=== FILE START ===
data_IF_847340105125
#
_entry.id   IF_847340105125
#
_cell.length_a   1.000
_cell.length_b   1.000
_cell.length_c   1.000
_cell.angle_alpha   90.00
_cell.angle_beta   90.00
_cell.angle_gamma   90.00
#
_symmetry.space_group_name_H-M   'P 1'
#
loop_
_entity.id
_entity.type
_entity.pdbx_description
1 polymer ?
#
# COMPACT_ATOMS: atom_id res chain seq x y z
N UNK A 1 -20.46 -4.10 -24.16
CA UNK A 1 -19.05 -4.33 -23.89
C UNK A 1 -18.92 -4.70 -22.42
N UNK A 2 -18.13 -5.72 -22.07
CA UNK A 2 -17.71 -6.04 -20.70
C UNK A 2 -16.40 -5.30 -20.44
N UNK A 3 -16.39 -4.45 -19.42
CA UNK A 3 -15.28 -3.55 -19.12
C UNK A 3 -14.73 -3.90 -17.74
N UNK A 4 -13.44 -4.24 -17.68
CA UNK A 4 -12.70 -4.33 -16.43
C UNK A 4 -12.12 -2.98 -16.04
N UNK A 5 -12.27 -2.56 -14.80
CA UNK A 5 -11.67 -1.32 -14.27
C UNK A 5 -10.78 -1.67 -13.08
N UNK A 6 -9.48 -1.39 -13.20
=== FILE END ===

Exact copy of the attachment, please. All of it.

data_IF_847340105125
#
_entry.id   IF_847340105125
#
_cell.length_a   1.000
_cell.length_b   1.000
_cell.length_c   1.000
_cell.angle_alpha   90.00
_cell.angle_beta   90.00
_cell.angle_gamma   90.00
#
_symmetry.space_group_name_H-M   'P 1'
#
loop_
_entity.id
_entity.type
_entity.pdbx_description
1 polymer ?
#
# COMPACT_ATOMS: atom_id res chain seq x y z
N UNK A 1 -20.46 -4.10 -24.16
CA UNK A 1 -19.05 -4.33 -23.89
C UNK A 1 -18.92 -4.70 -22.42
N UNK A 2 -18.13 -5.72 -22.07
CA UNK A 2 -17.71 -6.04 -20.70
C UNK A 2 -16.40 -5.30 -20.44
N UNK A 3 -16.39 -4.45 -19.42
CA UNK A 3 -15.28 -3.55 -19.12
C UNK A 3 -14.73 -3.90 -17.74
N UNK A 4 -13.44 -4.24 -17.68
CA UNK A 4 -12.70 -4.33 -16.43
C UNK A 4 -12.12 -2.98 -16.04
N UNK A 5 -12.27 -2.56 -14.80
CA UNK A 5 -11.67 -1.32 -14.27
C UNK A 5 -10.78 -1.67 -13.08
N UNK A 6 -9.48 -1.39 -13.20